It’s well-known that exercise helps in improving mental well-being. Now, a new study has shown that resistance exercise training can help in the treatment of anxiety and depressive symptoms.
The study, conducted by researchers from the University of Limerick, provided “exciting evidence” that resistance exercise training could be an accessible alternative therapy to improve treatment of anxiety and depression along with providing other health benefits. The findings were published in the journal Trends in Molecular Medicine.
Although anxiety and depressive symptoms and disorders are public health burdens, successful treatment is limited, the researchers pointed out in the university’s statement. The benefits of resistance exercise training, or muscle-strengthening exercise, which involves exerting force against a load repeatedly, are well-established. However, how and why resistance exercise training may improve these mental health outcomes, are not well understood.
According to the researchers, the new study provides a foundation to explore whether resistance training can be a key behavioural treatment approach for depression and anxiety.
"As resistance training likely works through both shared and distinct mechanisms to achieve its positive mood effects compared to aerobic exercise, it has the potential to be used in conjunction with aerobic exercise or as a standalone therapy for these debilitating conditions,” co-author Jacob D Meyer said in the statement.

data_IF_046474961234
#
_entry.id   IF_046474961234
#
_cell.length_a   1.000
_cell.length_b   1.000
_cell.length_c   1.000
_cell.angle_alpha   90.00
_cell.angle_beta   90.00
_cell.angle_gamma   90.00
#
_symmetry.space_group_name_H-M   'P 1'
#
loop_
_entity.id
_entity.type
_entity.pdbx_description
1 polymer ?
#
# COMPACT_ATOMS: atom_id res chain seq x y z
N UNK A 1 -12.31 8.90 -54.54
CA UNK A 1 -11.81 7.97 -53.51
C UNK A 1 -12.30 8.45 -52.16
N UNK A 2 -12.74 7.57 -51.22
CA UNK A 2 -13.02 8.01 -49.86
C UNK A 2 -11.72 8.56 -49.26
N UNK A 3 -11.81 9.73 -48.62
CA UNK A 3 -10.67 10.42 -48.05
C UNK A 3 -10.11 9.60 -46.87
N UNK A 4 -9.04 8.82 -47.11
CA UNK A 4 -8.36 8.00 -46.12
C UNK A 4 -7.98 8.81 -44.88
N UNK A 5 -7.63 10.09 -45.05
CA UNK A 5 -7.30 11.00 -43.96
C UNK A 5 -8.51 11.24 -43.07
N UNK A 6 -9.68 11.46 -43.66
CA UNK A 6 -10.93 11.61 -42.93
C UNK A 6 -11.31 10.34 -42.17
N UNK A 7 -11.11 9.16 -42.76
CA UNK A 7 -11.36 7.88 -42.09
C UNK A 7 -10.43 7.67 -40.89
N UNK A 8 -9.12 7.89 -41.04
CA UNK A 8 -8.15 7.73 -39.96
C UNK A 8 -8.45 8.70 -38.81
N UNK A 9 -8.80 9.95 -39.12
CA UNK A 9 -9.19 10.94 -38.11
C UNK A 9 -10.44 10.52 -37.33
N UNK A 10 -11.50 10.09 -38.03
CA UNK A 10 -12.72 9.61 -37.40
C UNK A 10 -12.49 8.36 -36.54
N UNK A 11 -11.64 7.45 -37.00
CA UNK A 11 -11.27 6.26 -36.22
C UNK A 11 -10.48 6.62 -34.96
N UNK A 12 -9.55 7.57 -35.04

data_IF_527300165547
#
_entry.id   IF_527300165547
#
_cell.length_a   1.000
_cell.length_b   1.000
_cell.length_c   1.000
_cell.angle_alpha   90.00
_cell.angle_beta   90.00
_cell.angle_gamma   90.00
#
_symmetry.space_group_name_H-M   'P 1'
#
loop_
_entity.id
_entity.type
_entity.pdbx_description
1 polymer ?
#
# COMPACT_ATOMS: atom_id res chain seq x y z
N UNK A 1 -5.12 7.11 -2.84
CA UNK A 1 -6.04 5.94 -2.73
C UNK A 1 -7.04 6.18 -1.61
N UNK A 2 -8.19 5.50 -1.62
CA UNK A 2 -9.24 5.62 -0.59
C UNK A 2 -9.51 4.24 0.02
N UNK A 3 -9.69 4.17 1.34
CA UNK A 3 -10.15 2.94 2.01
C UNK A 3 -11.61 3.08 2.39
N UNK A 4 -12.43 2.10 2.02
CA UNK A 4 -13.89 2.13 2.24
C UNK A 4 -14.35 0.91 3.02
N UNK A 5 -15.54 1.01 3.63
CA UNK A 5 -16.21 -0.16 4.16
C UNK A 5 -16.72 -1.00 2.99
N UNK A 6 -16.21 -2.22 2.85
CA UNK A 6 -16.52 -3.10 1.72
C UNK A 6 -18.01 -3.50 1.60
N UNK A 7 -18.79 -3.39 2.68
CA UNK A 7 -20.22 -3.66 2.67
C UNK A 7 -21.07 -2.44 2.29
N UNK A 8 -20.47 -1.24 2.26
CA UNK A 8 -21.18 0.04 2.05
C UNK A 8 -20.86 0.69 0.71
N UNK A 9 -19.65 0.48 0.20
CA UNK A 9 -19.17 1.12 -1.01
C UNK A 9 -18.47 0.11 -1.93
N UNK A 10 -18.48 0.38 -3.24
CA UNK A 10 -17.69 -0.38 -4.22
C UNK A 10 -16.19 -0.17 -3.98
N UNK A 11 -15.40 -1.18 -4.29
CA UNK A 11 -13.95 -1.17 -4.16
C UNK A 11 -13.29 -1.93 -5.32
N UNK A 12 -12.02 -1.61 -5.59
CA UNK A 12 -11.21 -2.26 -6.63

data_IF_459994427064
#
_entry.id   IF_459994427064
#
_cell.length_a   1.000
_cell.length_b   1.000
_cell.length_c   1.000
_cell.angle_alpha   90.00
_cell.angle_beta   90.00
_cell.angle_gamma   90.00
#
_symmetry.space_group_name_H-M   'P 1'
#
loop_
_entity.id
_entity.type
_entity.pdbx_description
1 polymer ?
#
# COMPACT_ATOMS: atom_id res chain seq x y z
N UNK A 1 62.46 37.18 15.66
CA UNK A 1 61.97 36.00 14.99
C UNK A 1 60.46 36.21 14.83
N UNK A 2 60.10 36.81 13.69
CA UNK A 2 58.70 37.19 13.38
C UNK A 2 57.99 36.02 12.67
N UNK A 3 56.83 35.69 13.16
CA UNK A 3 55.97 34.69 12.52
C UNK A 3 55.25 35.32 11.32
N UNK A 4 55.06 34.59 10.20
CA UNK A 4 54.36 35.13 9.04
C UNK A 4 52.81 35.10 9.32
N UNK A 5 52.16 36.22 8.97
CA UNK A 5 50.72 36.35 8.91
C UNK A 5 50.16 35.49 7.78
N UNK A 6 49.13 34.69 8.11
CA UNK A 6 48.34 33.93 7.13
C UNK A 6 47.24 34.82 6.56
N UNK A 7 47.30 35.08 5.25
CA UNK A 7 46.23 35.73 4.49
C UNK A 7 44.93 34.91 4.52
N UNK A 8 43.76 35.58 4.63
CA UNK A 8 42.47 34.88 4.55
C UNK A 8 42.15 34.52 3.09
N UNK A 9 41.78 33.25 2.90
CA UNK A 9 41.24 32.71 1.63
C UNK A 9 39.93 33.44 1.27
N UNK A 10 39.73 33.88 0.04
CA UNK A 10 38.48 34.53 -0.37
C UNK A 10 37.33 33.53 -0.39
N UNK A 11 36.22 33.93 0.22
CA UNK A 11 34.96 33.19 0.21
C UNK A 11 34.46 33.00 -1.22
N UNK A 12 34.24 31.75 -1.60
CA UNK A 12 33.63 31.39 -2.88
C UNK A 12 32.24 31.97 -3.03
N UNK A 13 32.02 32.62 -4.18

The researchers said that they will use the new study as a foundation to comprehensively examine the potential benefits of resistance training and its various health benefits.
Previous studies have shown that physical activity can reduce depressive symptoms and improve mental health. For instance, a January 2023 study published in JAMA Pediatrics, showed that physical activity interventions as an alternative or adjunctive approach can alleviate depressive symptoms in children and adolescents.
Another study, published in Frontiers in Psychiatry in September 2021, showed that people leading an active lifestyle are less prone to developing anxiety disorders. According to the findings, people who lead a more physically active lifestyle had an almost 60% lower risk of developing anxiety disorders over a follow-up period of up to 21 years.
However, as the researchers of the new study pointed out, more comprehensive trials are needed to better understand the association between different forms of exercise and mental health.